In 1942, after three years of bringing back dignity to mothers interned in refugee camps and saving the lives of their babies, the Maternity of Elna has been ordered to close it's doors by ... See full summary »
Natalia de Molina
Vital is a 40-years old workshop foreman in a textile factory. He falls in love with the daughter of his boss when she chooses him for an ergonomic study, but their relationship attracts the rage and disapproval of everyone.
Anna misses the flight she should have taken to find Greg in Barcelona. The plane crashes. Taken in the vertigo of a death that has been narrowly avoided, she moves away from reality and the present. As his couple breaks up, Paris becomes the mirror of his distress.Written by
After the end credits, there's a text that reads: "This movie wouldn't exist without the determination and patience of the people whose names you've just read. It wouldn't have been finished without the support of the following names. Thanks to everybody." More names are credited on screen while a final sequence with the main character is shown. See more »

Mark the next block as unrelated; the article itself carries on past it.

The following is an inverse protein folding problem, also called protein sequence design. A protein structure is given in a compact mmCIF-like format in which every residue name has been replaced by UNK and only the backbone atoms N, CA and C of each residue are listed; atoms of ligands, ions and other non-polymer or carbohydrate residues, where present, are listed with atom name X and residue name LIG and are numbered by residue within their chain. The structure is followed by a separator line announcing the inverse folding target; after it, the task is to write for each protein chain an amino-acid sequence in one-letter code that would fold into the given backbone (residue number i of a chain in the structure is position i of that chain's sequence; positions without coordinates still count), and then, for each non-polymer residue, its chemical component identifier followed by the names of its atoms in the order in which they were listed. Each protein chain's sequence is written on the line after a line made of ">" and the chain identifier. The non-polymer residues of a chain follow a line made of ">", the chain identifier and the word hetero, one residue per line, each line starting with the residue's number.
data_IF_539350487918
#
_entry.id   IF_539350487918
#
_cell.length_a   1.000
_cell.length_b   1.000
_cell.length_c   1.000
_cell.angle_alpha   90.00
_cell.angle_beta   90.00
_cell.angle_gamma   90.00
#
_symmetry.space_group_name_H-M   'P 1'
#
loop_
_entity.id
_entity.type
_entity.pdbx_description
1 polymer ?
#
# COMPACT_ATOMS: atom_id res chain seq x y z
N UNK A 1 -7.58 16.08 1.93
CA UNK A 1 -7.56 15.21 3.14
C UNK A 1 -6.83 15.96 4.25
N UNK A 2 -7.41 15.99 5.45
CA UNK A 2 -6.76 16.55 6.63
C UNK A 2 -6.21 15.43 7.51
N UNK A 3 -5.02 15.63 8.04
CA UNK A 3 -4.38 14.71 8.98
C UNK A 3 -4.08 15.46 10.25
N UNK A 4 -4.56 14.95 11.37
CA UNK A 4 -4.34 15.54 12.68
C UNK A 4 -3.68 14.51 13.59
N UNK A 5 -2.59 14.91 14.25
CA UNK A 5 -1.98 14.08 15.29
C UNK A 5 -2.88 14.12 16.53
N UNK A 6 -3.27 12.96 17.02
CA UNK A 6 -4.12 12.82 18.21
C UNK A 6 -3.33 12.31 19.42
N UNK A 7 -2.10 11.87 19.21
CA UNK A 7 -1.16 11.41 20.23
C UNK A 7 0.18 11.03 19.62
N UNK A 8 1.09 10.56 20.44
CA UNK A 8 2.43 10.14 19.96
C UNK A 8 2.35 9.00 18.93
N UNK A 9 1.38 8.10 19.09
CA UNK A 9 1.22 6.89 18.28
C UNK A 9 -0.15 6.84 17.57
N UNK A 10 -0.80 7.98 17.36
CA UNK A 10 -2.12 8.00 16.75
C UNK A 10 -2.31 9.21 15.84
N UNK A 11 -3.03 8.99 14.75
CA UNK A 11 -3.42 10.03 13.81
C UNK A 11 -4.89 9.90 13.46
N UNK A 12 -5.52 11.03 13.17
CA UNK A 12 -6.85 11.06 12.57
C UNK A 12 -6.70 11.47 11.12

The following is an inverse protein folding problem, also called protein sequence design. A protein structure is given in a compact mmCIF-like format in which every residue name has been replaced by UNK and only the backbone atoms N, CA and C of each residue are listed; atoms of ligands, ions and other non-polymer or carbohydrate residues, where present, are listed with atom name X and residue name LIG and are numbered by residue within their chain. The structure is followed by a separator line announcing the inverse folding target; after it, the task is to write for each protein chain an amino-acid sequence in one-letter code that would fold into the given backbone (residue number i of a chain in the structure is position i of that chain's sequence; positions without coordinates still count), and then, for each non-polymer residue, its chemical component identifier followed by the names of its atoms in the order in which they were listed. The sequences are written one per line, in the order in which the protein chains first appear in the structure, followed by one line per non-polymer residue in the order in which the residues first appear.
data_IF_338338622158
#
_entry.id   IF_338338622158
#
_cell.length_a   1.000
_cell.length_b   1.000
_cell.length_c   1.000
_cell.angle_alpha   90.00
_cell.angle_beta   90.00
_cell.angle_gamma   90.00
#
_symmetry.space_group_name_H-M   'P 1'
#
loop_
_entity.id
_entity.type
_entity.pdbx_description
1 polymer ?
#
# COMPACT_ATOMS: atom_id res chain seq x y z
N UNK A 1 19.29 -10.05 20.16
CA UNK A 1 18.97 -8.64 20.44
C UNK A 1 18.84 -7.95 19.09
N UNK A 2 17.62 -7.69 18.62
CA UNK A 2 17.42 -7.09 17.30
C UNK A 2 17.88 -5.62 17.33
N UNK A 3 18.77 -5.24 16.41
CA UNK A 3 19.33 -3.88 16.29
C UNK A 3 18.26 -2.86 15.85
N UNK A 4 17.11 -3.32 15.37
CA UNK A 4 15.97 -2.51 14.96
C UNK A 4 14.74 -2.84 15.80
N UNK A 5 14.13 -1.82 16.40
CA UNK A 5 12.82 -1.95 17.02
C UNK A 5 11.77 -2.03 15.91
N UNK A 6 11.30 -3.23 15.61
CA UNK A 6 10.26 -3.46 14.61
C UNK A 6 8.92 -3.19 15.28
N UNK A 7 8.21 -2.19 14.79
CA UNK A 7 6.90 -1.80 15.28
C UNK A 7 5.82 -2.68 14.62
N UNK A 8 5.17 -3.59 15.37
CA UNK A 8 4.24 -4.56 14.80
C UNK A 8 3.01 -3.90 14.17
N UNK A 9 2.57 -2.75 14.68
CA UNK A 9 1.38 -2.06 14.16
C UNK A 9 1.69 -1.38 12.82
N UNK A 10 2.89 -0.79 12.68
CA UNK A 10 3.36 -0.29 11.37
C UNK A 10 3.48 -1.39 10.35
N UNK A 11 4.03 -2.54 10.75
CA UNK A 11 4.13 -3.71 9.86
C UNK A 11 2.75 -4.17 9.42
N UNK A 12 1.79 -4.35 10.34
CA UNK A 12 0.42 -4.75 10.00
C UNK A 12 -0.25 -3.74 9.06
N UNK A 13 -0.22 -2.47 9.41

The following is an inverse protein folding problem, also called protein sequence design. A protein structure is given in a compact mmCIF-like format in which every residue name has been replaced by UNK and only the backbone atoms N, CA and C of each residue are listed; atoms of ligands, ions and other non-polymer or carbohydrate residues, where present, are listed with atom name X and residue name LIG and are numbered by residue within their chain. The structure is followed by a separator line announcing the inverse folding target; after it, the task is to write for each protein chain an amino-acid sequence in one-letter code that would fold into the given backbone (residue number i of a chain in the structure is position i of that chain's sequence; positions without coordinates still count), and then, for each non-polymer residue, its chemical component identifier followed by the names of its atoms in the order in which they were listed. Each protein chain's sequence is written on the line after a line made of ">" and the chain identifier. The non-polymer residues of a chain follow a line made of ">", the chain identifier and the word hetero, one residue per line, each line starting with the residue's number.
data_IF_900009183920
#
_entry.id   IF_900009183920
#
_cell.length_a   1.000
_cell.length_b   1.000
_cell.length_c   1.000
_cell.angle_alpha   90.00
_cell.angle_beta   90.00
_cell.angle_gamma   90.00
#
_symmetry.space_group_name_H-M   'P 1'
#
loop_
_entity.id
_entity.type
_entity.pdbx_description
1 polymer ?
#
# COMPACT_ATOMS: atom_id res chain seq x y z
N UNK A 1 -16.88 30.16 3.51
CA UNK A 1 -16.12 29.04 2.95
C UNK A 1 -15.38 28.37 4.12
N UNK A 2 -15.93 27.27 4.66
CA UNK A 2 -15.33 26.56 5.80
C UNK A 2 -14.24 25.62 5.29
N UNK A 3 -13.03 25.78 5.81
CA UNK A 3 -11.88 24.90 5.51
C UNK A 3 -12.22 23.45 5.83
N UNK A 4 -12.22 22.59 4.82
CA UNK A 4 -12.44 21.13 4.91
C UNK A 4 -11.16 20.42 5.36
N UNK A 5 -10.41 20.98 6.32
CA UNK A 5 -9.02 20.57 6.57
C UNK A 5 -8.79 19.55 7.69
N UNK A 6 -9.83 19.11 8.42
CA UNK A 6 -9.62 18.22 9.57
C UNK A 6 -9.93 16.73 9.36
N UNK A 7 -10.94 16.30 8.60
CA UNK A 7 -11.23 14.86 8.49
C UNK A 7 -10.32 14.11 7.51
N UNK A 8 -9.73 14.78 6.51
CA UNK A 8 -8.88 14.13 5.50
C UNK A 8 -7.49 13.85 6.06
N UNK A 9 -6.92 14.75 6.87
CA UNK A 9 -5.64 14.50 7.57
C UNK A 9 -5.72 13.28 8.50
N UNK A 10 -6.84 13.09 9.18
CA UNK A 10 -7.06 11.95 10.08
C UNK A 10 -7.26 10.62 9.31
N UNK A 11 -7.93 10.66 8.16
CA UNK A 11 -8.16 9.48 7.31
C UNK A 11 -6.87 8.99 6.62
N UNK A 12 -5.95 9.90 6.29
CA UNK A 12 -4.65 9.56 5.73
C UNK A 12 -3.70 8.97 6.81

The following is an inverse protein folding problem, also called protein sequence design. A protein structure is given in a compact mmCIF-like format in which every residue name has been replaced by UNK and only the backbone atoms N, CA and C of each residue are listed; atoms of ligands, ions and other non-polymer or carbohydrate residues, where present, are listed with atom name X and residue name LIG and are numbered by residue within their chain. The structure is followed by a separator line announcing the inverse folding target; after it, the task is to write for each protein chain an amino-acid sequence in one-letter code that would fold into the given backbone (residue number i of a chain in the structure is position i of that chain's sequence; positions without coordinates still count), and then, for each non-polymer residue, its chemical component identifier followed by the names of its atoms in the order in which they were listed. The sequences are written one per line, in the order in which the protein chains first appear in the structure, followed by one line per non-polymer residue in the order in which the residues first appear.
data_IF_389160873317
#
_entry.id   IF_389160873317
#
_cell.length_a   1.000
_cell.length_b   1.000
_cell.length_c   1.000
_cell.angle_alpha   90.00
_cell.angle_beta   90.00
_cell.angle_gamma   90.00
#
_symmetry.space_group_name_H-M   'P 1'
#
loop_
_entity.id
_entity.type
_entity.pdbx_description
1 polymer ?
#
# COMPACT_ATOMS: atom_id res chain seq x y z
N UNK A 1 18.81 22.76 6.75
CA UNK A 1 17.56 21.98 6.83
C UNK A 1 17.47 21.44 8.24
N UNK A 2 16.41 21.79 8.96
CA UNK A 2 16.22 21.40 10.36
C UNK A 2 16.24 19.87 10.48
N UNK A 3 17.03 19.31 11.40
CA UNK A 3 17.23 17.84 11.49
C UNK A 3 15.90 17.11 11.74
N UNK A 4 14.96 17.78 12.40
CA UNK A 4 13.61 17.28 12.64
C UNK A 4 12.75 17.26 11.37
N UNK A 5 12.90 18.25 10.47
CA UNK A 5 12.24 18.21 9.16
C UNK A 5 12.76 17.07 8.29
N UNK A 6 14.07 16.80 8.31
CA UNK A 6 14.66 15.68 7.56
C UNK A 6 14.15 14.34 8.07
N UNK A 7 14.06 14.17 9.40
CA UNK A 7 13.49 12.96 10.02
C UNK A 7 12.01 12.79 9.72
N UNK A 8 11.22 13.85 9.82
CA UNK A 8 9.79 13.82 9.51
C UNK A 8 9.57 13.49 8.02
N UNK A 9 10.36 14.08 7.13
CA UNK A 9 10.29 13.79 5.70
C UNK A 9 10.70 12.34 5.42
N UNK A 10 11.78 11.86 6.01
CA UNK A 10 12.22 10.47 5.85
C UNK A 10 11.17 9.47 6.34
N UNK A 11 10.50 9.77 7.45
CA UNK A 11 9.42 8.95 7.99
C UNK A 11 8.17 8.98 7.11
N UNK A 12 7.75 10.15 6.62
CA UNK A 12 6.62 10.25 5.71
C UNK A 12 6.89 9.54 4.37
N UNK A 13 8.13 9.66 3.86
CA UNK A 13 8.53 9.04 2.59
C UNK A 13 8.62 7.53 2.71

A bewildering trance-like sequence stretched out into a whole film
Anna meets Greg at a disco and after a whirlwind romance, long enough for him to grow a beard at least, he announces out of the blue his intention to move from their Paris home to Barcelona.
Even during this first section of the film, the narrative thread is hard to grasp with many cuts between different times and places - a beach, a park and an abandoned theatre, for instance.
But as the story approaches the doomed flight to Barcelona, things get really trance-like and surreal. Perhaps it all reflects Anna's increasingly tenuous grasp on a reality, which itself now seems to play out against a backdrop of constant and confused civil unrest.
The camera is mostly hand-held and while some of the shots feel too close, others, especially those with actual riot police apparently completely surrounding the action of the movie are exceptional. The camera follows Anna, well played by Noémie Schmidt, pretty much all the way through.
The final result, though, is just too disjointed and voice-overs used throughout the film aren't quite enough to keep things together. For some too, I guess that the frequent strobe effects (perhaps carried through from the disco at the start), might well feel a bit too much. 5/10
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